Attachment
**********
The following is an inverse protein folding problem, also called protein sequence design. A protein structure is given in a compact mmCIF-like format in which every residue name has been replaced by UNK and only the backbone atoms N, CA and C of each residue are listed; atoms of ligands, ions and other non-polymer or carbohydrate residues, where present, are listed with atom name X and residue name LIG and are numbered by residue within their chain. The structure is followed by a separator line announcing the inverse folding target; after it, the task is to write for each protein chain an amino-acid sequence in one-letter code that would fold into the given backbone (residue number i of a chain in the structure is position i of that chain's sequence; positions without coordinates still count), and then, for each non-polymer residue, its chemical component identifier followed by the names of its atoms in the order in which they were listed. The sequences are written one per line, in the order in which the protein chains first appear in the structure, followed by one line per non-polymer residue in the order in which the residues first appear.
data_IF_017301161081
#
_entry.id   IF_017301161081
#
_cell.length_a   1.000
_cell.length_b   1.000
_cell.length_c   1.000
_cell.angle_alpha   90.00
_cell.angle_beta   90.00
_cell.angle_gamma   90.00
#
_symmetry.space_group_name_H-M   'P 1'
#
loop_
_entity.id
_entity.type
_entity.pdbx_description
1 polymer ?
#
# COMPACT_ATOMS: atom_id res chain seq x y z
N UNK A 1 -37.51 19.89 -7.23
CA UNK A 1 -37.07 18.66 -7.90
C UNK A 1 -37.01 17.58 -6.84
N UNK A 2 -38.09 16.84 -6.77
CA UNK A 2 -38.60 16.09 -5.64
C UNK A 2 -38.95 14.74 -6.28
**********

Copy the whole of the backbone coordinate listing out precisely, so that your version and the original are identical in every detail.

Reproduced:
The following is an inverse protein folding problem, also called protein sequence design. A protein structure is given in a compact mmCIF-like format in which every residue name has been replaced by UNK and only the backbone atoms N, CA and C of each residue are listed; atoms of ligands, ions and other non-polymer or carbohydrate residues, where present, are listed with atom name X and residue name LIG and are numbered by residue within their chain. The structure is followed by a separator line announcing the inverse folding target; after it, the task is to write for each protein chain an amino-acid sequence in one-letter code that would fold into the given backbone (residue number i of a chain in the structure is position i of that chain's sequence; positions without coordinates still count), and then, for each non-polymer residue, its chemical component identifier followed by the names of its atoms in the order in which they were listed. The sequences are written one per line, in the order in which the protein chains first appear in the structure, followed by one line per non-polymer residue in the order in which the residues first appear.
data_IF_017301161081
#
_entry.id   IF_017301161081
#
_cell.length_a   1.000
_cell.length_b   1.000
_cell.length_c   1.000
_cell.angle_alpha   90.00
_cell.angle_beta   90.00
_cell.angle_gamma   90.00
#
_symmetry.space_group_name_H-M   'P 1'
#
loop_
_entity.id
_entity.type
_entity.pdbx_description
1 polymer ?
#
# COMPACT_ATOMS: atom_id res chain seq x y z
N UNK A 1 -37.51 19.89 -7.23
CA UNK A 1 -37.07 18.66 -7.90
C UNK A 1 -37.01 17.58 -6.84
N UNK A 2 -38.09 16.84 -6.77
CA UNK A 2 -38.60 16.09 -5.64
C UNK A 2 -38.95 14.74 -6.28